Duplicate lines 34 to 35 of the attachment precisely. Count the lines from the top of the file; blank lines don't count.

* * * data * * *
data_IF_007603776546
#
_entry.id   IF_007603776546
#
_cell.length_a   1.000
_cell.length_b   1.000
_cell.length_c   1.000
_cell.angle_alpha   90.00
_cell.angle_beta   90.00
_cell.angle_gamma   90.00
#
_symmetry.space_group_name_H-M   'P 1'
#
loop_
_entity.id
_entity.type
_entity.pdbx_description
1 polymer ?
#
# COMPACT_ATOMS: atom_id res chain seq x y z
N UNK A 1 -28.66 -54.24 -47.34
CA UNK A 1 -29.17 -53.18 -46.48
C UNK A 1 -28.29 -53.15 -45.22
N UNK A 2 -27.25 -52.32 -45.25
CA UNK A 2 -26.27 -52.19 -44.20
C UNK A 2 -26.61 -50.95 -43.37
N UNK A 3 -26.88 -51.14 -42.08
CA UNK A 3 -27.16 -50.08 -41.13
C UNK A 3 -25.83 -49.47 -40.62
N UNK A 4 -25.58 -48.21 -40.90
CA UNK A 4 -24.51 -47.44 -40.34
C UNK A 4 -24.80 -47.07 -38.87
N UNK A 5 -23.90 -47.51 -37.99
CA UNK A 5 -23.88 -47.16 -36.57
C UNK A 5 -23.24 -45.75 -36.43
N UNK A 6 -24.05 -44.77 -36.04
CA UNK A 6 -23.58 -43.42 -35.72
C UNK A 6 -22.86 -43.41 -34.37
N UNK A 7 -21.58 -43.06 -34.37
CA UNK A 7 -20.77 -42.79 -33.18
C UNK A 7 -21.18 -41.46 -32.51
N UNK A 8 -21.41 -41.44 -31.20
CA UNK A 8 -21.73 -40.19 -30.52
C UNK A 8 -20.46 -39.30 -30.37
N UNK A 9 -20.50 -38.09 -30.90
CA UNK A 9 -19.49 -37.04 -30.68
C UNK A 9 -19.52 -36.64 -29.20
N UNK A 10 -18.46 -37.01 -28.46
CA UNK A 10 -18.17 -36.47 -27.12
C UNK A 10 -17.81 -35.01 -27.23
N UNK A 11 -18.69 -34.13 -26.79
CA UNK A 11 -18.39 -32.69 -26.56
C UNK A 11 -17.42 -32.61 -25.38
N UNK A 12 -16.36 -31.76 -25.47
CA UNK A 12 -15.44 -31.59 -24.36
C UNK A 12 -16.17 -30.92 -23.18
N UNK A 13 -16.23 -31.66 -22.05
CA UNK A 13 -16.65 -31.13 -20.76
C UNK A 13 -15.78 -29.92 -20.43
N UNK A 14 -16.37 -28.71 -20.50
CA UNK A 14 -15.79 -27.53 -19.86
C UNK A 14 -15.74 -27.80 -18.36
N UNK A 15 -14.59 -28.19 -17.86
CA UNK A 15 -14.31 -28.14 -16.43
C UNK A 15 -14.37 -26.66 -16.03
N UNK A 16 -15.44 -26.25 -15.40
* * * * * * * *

CA UNK A 5 -23.88 -47.16 -36.57
C UNK A 5 -23.24 -45.75 -36.43